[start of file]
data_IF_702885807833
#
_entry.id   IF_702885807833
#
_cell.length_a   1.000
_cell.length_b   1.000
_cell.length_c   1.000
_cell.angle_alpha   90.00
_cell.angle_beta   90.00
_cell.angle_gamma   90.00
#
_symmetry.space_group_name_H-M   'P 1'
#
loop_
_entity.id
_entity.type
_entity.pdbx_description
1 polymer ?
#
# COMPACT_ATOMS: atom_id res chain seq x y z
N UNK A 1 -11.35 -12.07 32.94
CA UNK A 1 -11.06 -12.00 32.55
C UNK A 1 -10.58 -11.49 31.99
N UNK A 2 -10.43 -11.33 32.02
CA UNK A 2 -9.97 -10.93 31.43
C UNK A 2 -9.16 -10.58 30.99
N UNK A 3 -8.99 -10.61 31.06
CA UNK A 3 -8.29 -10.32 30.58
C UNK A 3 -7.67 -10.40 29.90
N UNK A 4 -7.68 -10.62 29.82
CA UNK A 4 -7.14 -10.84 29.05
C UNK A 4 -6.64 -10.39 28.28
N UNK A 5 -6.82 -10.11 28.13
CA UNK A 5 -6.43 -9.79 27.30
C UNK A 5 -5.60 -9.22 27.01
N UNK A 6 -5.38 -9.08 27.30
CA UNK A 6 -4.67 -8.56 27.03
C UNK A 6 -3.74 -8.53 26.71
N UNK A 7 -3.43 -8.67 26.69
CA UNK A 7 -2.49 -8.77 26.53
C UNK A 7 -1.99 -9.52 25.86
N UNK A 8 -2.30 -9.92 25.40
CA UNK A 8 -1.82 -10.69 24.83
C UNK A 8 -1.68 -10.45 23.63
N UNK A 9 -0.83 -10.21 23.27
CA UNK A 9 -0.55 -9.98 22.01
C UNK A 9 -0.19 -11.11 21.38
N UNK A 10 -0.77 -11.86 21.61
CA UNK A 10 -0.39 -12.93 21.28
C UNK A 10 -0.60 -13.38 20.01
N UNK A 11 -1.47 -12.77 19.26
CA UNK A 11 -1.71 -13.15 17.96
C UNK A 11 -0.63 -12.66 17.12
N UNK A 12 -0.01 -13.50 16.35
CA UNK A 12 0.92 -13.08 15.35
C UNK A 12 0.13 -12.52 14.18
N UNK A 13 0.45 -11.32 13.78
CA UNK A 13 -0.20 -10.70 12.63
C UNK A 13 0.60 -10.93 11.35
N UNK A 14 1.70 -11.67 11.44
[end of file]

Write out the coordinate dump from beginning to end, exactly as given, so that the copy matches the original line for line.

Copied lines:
data_IF_702885807833
#
_entry.id   IF_702885807833
#
_cell.length_a   1.000
_cell.length_b   1.000
_cell.length_c   1.000
_cell.angle_alpha   90.00
_cell.angle_beta   90.00
_cell.angle_gamma   90.00
#
_symmetry.space_group_name_H-M   'P 1'
#
loop_
_entity.id
_entity.type
_entity.pdbx_description
1 polymer ?
#
# COMPACT_ATOMS: atom_id res chain seq x y z
N UNK A 1 -11.35 -12.07 32.94
CA UNK A 1 -11.06 -12.00 32.55
C UNK A 1 -10.58 -11.49 31.99
N UNK A 2 -10.43 -11.33 32.02
CA UNK A 2 -9.97 -10.93 31.43
C UNK A 2 -9.16 -10.58 30.99
N UNK A 3 -8.99 -10.61 31.06
CA UNK A 3 -8.29 -10.32 30.58
C UNK A 3 -7.67 -10.40 29.90
N UNK A 4 -7.68 -10.62 29.82
CA UNK A 4 -7.14 -10.84 29.05
C UNK A 4 -6.64 -10.39 28.28
N UNK A 5 -6.82 -10.11 28.13
CA UNK A 5 -6.43 -9.79 27.30
C UNK A 5 -5.60 -9.22 27.01
N UNK A 6 -5.38 -9.08 27.30
CA UNK A 6 -4.67 -8.56 27.03
C UNK A 6 -3.74 -8.53 26.71
N UNK A 7 -3.43 -8.67 26.69
CA UNK A 7 -2.49 -8.77 26.53
C UNK A 7 -1.99 -9.52 25.86
N UNK A 8 -2.30 -9.92 25.40
CA UNK A 8 -1.82 -10.69 24.83
C UNK A 8 -1.68 -10.45 23.63
N UNK A 9 -0.83 -10.21 23.27
CA UNK A 9 -0.55 -9.98 22.01
C UNK A 9 -0.19 -11.11 21.38
N UNK A 10 -0.77 -11.86 21.61
CA UNK A 10 -0.39 -12.93 21.28
C UNK A 10 -0.60 -13.38 20.01
N UNK A 11 -1.47 -12.77 19.26
CA UNK A 11 -1.71 -13.15 17.96
C UNK A 11 -0.63 -12.66 17.12
N UNK A 12 -0.01 -13.50 16.35
CA UNK A 12 0.92 -13.08 15.35
C UNK A 12 0.13 -12.52 14.18
N UNK A 13 0.45 -11.32 13.78
CA UNK A 13 -0.20 -10.70 12.63
C UNK A 13 0.60 -10.93 11.35
N UNK A 14 1.70 -11.67 11.44